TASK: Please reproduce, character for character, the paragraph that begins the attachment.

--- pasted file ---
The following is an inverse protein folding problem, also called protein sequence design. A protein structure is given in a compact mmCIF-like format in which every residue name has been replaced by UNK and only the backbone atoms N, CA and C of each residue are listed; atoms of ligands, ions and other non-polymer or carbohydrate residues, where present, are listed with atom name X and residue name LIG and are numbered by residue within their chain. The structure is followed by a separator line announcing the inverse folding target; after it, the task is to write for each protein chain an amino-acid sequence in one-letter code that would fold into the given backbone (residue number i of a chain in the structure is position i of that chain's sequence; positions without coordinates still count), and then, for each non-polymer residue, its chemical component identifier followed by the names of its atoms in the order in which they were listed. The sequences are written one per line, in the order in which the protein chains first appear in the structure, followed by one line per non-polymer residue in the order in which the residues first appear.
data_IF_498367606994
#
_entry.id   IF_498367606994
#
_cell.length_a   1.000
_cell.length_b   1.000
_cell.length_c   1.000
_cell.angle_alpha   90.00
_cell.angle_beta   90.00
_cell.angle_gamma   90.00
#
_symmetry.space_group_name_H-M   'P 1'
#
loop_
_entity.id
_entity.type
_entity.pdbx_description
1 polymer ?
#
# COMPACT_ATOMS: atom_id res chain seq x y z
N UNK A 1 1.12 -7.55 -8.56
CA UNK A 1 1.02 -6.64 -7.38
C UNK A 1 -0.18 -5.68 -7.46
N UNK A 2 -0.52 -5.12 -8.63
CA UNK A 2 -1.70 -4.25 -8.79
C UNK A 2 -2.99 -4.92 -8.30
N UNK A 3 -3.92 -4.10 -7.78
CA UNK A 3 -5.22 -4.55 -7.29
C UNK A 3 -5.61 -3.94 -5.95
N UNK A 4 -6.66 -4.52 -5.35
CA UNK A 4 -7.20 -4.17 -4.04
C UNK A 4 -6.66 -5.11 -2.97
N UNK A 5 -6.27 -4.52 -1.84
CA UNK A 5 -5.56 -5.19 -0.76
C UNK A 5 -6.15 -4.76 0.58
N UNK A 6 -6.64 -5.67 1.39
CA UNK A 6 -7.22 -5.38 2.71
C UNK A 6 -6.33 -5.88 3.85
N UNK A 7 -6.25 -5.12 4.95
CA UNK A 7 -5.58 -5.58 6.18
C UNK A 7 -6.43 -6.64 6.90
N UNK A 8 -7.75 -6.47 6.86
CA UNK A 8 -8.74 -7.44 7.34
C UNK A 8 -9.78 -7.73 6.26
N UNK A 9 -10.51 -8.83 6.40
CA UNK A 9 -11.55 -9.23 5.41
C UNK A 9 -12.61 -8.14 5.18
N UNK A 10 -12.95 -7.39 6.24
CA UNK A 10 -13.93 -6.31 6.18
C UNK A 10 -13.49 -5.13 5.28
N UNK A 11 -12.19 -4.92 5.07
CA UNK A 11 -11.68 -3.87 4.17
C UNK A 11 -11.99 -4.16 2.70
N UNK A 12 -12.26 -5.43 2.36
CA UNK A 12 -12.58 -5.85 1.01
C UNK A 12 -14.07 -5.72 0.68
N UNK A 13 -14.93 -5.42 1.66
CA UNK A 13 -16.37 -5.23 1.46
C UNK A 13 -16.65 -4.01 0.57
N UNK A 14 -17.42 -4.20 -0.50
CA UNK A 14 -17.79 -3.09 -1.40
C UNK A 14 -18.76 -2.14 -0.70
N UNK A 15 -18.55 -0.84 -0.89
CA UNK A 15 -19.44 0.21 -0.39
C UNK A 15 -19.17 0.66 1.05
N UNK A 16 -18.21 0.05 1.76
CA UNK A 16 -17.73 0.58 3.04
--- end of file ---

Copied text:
The following is an inverse protein folding problem, also called protein sequence design. A protein structure is given in a compact mmCIF-like format in which every residue name has been replaced by UNK and only the backbone atoms N, CA and C of each residue are listed; atoms of ligands, ions and other non-polymer or carbohydrate residues, where present, are listed with atom name X and residue name LIG and are numbered by residue within their chain. The structure is followed by a separator line announcing the inverse folding target; after it, the task is to write for each protein chain an amino-acid sequence in one-letter code that would fold into the given backbone (residue number i of a chain in the structure is position i of that chain's sequence; positions without coordinates still count), and then, for each non-polymer residue, its chemical component identifier followed by the names of its atoms in the order in which they were listed. The sequences are written one per line, in the order in which the protein chains first appear in the structure, followed by one line per non-polymer residue in the order in which the residues first appear.